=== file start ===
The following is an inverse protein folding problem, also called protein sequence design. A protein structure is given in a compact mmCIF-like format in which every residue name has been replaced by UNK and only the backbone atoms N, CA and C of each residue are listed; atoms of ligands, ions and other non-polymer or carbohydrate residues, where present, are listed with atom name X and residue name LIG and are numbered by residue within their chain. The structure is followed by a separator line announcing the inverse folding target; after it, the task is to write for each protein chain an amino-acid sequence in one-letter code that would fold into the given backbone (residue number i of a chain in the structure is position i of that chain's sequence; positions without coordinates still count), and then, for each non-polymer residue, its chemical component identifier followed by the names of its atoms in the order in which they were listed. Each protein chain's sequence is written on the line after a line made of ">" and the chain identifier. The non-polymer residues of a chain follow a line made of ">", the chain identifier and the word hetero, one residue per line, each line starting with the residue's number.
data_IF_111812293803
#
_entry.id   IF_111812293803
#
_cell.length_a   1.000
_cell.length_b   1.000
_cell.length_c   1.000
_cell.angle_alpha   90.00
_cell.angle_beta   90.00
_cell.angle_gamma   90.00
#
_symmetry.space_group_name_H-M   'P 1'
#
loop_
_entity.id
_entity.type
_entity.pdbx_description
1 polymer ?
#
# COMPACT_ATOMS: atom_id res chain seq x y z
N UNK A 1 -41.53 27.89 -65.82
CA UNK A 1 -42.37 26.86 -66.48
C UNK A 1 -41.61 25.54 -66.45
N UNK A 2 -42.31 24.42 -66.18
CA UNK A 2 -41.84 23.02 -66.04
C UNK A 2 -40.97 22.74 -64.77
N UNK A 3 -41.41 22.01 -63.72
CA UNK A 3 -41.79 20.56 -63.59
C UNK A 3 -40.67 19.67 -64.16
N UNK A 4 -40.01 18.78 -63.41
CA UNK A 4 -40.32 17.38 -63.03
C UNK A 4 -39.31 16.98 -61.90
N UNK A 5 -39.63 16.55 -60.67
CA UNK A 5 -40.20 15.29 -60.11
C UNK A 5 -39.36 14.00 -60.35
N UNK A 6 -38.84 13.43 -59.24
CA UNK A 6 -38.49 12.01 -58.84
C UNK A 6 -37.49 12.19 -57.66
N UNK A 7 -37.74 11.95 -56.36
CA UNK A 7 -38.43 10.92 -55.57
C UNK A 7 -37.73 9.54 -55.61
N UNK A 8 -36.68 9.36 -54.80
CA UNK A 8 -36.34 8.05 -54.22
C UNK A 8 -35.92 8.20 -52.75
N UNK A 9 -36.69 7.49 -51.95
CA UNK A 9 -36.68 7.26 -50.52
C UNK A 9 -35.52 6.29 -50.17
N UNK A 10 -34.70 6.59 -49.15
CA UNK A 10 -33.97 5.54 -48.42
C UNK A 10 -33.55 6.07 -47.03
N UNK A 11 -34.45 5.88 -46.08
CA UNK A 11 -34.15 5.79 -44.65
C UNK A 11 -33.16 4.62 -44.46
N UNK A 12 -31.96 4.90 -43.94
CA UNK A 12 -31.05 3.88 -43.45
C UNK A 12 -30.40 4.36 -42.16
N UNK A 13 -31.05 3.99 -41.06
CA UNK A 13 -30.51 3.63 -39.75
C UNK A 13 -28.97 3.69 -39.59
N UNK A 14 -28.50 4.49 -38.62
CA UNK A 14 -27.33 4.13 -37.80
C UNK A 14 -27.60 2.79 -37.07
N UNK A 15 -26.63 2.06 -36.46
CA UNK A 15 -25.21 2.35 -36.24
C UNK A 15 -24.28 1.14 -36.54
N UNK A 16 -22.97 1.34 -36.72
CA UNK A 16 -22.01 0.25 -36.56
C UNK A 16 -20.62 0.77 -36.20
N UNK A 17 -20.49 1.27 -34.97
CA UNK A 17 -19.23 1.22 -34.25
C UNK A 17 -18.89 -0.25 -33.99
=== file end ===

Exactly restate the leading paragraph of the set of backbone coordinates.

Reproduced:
The following is an inverse protein folding problem, also called protein sequence design. A protein structure is given in a compact mmCIF-like format in which every residue name has been replaced by UNK and only the backbone atoms N, CA and C of each residue are listed; atoms of ligands, ions and other non-polymer or carbohydrate residues, where present, are listed with atom name X and residue name LIG and are numbered by residue within their chain. The structure is followed by a separator line announcing the inverse folding target; after it, the task is to write for each protein chain an amino-acid sequence in one-letter code that would fold into the given backbone (residue number i of a chain in the structure is position i of that chain's sequence; positions without coordinates still count), and then, for each non-polymer residue, its chemical component identifier followed by the names of its atoms in the order in which they were listed. Each protein chain's sequence is written on the line after a line made of ">" and the chain identifier. The non-polymer residues of a chain follow a line made of ">", the chain identifier and the word hetero, one residue per line, each line starting with the residue's number.